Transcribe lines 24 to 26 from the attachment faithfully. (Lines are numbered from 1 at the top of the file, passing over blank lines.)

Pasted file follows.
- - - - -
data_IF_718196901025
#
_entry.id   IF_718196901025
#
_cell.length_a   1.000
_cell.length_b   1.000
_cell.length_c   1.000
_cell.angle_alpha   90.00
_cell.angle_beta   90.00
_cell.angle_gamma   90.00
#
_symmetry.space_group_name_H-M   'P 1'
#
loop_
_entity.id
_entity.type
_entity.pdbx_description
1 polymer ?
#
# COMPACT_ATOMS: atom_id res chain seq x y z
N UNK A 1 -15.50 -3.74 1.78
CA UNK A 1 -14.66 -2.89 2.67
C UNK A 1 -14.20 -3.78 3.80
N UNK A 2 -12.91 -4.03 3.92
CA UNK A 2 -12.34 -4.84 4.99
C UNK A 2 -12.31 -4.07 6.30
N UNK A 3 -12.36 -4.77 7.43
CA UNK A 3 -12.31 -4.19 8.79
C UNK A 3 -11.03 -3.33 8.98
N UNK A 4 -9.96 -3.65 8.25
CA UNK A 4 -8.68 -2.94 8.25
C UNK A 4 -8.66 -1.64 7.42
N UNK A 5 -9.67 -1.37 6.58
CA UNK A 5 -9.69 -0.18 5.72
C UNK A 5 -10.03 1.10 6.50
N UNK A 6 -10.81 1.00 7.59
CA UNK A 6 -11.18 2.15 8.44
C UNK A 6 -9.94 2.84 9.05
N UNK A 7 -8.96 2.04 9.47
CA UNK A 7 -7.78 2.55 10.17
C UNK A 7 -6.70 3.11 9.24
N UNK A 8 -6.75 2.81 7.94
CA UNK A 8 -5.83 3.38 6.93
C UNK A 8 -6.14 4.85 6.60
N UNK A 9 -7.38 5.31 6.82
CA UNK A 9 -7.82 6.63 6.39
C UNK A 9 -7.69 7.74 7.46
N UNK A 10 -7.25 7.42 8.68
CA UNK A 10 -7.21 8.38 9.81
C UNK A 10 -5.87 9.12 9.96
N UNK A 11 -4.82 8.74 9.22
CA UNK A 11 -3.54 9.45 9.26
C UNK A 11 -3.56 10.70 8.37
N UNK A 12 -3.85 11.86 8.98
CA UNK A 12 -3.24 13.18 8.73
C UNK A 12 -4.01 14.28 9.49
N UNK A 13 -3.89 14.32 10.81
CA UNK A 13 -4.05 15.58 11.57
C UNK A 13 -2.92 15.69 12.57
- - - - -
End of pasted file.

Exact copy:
N UNK A 2 -12.91 -4.03 3.92
CA UNK A 2 -12.34 -4.84 4.99
C UNK A 2 -12.31 -4.07 6.30